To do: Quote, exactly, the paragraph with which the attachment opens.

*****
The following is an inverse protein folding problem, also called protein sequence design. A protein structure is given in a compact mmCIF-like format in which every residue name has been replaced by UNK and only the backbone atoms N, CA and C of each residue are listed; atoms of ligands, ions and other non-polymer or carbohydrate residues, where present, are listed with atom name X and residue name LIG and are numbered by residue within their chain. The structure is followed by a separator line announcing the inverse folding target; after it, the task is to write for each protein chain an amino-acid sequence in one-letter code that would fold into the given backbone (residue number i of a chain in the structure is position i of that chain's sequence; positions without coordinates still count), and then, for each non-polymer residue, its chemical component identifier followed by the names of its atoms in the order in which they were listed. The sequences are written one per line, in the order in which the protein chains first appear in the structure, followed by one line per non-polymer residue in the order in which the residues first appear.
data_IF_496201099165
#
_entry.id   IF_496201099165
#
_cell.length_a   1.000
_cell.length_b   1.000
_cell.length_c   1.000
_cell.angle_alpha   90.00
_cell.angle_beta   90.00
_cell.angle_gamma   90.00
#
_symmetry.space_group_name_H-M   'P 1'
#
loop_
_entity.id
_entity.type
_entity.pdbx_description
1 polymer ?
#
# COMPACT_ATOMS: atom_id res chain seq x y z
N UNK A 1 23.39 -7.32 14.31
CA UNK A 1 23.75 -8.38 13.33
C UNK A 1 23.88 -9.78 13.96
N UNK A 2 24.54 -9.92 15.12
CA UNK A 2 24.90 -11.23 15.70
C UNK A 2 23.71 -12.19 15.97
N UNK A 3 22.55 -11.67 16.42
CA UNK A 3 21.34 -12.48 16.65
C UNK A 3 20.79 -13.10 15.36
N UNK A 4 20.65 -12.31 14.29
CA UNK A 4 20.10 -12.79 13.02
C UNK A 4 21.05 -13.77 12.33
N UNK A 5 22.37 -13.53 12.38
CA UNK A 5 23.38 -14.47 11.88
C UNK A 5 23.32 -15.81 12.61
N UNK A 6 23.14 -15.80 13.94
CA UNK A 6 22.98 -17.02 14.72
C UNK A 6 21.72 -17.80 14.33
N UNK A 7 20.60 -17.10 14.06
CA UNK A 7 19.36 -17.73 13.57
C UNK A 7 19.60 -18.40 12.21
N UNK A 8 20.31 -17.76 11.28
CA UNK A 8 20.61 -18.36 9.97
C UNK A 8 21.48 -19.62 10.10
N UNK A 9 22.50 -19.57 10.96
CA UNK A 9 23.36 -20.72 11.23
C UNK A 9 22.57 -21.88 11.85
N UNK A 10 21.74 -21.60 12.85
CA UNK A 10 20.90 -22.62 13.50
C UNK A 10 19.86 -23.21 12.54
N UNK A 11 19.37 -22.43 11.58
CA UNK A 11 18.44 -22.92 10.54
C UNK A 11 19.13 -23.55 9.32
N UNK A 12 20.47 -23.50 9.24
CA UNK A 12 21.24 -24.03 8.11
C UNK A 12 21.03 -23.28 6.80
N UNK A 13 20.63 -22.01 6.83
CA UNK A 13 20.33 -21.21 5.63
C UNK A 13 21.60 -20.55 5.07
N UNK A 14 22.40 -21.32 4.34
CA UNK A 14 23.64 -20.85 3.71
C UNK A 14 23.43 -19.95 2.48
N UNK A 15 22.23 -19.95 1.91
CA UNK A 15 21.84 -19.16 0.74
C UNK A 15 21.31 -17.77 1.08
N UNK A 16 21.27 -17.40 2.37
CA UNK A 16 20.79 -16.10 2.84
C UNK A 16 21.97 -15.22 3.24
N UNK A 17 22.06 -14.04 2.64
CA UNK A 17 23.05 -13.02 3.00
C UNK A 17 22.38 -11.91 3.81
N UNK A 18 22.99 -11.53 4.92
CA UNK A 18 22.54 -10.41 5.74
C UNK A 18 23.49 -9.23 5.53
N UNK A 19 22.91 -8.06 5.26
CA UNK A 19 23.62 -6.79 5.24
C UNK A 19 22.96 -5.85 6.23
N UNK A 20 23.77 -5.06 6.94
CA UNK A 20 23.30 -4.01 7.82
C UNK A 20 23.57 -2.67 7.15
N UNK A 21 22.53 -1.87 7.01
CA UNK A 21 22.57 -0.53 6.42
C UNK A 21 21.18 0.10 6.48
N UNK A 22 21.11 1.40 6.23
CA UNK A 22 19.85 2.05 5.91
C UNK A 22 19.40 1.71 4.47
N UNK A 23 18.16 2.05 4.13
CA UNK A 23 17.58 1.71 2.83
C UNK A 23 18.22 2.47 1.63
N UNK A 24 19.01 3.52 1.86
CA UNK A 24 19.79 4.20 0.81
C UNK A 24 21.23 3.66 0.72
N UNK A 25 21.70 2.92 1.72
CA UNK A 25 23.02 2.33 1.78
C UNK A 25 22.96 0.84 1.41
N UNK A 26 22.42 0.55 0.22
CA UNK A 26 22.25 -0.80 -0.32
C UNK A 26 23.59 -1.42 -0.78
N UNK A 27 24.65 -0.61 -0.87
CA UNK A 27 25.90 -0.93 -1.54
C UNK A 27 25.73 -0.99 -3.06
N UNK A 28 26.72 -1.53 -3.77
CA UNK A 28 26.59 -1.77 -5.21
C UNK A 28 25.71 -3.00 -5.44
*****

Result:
The following is an inverse protein folding problem, also called protein sequence design. A protein structure is given in a compact mmCIF-like format in which every residue name has been replaced by UNK and only the backbone atoms N, CA and C of each residue are listed; atoms of ligands, ions and other non-polymer or carbohydrate residues, where present, are listed with atom name X and residue name LIG and are numbered by residue within their chain. The structure is followed by a separator line announcing the inverse folding target; after it, the task is to write for each protein chain an amino-acid sequence in one-letter code that would fold into the given backbone (residue number i of a chain in the structure is position i of that chain's sequence; positions without coordinates still count), and then, for each non-polymer residue, its chemical component identifier followed by the names of its atoms in the order in which they were listed. The sequences are written one per line, in the order in which the protein chains first appear in the structure, followed by one line per non-polymer residue in the order in which the residues first appear.